The Problem of Parameters

The Problem of Parameters Image source: University of Cambridge -

Parameter’s a bad word in the world of physics for good reason. Parameters are fudge. Good physicists see more parameters as bad. Smolin says: “Has physics reached an impasse, and what can we do about it? One source of the crisis is that many … theories have many freely adjustable parameters. As a result, some theories make no predictions at all.” He goes on to say that: “The most popular theories, such as supersymmetry, have many more free parameters―the simplest supersymmetric extension of the Standard Model has 105 additional parameters. This means that the theory is unlikely to be tested in upcoming experiments.” Some of the “upcoming experiments” will employ the LHC, whose main reason for existence is to test these theories. If even it can’t see if they work, what then is scientific truth?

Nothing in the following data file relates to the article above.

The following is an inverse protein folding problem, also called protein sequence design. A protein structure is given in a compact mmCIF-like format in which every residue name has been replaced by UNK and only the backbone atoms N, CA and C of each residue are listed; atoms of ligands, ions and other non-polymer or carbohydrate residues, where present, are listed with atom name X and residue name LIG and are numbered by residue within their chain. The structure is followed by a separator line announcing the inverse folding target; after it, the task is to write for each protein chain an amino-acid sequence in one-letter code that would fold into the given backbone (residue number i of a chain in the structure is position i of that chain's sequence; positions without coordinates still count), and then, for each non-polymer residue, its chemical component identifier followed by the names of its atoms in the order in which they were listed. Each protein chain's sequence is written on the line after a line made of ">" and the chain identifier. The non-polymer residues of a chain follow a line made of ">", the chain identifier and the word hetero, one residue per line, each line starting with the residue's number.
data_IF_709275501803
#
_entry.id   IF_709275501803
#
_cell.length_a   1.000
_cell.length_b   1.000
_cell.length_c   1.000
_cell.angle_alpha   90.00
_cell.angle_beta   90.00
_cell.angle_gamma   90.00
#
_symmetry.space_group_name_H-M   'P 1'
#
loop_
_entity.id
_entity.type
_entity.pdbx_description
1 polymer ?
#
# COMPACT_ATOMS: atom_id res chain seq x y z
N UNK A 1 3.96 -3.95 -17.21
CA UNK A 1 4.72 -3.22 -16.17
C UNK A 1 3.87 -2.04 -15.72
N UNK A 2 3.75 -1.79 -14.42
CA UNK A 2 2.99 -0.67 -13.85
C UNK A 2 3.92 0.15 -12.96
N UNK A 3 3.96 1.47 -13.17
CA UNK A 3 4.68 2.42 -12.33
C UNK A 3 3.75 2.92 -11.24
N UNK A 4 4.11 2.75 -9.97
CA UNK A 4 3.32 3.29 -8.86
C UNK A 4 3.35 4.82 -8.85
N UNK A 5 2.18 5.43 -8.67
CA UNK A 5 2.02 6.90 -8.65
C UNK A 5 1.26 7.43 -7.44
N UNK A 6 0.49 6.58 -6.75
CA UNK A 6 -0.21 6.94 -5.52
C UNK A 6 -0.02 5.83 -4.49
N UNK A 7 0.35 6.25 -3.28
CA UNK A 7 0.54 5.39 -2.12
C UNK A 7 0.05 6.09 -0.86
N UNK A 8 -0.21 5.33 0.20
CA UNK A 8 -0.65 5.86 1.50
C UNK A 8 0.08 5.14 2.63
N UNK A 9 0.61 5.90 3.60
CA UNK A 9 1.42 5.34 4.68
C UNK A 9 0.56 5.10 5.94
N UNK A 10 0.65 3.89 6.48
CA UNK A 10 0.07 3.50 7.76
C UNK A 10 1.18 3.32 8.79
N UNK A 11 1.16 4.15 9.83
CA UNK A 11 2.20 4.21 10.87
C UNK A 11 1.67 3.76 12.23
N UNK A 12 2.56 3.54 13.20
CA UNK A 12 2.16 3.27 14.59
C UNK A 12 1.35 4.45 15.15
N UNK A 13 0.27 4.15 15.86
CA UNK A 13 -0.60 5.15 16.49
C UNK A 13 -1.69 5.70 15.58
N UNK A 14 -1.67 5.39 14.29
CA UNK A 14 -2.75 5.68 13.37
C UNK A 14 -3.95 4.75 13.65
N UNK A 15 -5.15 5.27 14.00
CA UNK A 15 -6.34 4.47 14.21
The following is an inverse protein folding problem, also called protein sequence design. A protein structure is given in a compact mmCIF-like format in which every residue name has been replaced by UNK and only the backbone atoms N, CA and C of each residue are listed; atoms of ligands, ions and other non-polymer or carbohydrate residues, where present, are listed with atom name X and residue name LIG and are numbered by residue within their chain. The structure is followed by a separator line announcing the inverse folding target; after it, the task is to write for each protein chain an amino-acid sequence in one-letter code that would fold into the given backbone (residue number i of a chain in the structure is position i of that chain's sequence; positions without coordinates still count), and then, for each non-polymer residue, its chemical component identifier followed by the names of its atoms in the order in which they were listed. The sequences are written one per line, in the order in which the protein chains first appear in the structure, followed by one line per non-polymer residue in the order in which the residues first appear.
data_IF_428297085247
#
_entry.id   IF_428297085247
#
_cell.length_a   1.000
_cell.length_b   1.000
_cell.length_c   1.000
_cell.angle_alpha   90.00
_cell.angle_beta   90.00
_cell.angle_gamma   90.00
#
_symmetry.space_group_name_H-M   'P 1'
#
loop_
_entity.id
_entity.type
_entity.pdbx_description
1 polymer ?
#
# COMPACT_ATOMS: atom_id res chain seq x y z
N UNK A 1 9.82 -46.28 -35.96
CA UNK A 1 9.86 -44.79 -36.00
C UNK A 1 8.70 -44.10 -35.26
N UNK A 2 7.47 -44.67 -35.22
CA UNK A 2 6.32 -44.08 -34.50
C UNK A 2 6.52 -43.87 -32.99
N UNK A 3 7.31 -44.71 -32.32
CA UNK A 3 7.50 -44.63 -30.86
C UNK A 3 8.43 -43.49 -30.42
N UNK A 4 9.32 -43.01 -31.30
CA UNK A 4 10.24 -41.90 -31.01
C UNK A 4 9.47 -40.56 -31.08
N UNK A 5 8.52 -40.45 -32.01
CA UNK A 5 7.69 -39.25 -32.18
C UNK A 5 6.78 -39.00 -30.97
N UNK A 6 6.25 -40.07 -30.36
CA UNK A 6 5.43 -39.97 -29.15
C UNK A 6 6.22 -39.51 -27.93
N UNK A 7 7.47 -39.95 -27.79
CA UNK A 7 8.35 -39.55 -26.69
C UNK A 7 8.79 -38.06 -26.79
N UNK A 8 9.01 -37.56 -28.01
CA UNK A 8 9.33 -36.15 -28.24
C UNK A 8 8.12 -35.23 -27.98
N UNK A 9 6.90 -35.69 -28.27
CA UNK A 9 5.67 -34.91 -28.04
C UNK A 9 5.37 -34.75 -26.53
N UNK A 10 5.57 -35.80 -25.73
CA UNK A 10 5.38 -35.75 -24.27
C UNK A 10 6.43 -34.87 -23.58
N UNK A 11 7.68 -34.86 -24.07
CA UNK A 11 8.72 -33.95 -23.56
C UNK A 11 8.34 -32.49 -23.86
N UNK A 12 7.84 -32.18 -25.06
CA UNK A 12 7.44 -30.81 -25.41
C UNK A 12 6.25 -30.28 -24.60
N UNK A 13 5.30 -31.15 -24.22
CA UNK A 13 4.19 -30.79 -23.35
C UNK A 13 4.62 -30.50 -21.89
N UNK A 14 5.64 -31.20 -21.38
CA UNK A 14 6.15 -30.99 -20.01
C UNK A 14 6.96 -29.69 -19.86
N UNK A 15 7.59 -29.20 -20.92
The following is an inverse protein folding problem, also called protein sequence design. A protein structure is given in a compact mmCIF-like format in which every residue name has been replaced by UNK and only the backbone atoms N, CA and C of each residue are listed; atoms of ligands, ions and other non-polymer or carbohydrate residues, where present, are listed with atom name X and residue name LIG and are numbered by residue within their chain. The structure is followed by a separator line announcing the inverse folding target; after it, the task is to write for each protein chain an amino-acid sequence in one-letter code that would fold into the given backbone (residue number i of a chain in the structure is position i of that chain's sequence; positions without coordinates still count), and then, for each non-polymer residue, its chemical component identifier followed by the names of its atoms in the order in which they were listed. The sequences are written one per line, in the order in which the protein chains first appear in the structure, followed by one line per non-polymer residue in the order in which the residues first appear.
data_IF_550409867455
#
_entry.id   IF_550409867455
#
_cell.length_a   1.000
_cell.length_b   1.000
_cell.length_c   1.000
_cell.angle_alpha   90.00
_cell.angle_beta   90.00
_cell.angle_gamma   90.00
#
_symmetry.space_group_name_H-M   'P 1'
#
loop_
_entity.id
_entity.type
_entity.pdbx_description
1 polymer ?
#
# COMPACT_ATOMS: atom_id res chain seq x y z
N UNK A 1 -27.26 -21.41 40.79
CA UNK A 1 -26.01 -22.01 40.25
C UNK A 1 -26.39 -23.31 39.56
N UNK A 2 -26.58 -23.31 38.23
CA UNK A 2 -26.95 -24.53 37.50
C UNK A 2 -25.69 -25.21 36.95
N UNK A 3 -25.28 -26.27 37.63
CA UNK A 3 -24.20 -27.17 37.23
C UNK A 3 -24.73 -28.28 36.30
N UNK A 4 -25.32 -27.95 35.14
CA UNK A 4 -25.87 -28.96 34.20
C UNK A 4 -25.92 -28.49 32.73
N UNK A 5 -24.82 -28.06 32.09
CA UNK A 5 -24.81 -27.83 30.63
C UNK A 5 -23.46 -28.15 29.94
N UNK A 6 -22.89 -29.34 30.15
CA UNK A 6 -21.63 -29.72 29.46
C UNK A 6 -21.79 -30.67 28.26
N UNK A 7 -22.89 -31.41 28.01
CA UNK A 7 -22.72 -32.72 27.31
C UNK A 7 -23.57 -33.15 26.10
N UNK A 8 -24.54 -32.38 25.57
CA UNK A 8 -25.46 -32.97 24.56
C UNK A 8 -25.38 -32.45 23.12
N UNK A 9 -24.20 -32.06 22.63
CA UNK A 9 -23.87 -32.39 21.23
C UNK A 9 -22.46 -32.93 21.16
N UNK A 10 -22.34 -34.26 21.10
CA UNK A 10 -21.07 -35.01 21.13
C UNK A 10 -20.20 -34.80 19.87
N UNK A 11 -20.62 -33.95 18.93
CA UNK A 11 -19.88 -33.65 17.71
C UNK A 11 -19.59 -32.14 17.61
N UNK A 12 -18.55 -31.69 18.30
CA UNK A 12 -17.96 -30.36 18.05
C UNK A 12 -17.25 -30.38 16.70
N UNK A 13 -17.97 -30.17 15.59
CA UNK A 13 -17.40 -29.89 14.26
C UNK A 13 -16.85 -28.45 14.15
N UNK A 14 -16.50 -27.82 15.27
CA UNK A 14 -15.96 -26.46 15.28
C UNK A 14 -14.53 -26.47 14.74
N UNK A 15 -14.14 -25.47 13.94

Smolin’s not the only one concerned that physics may have lost its compass. Many worry that the new shut-up-and-calculate-the-next-parameter approach is losing touch with physics’ roots. Are its disciples undercutting the foundations of the science revolution?

John von Neumann’s said to have said that he could fit an elephant with four parameters and wiggle its trunk if he could use five. It’s as though fifty years of labor in the fields of physics have produced an unwanted harvest: more parameters, not less. Few parameters is what is needed, all agree. How can one get to there from here?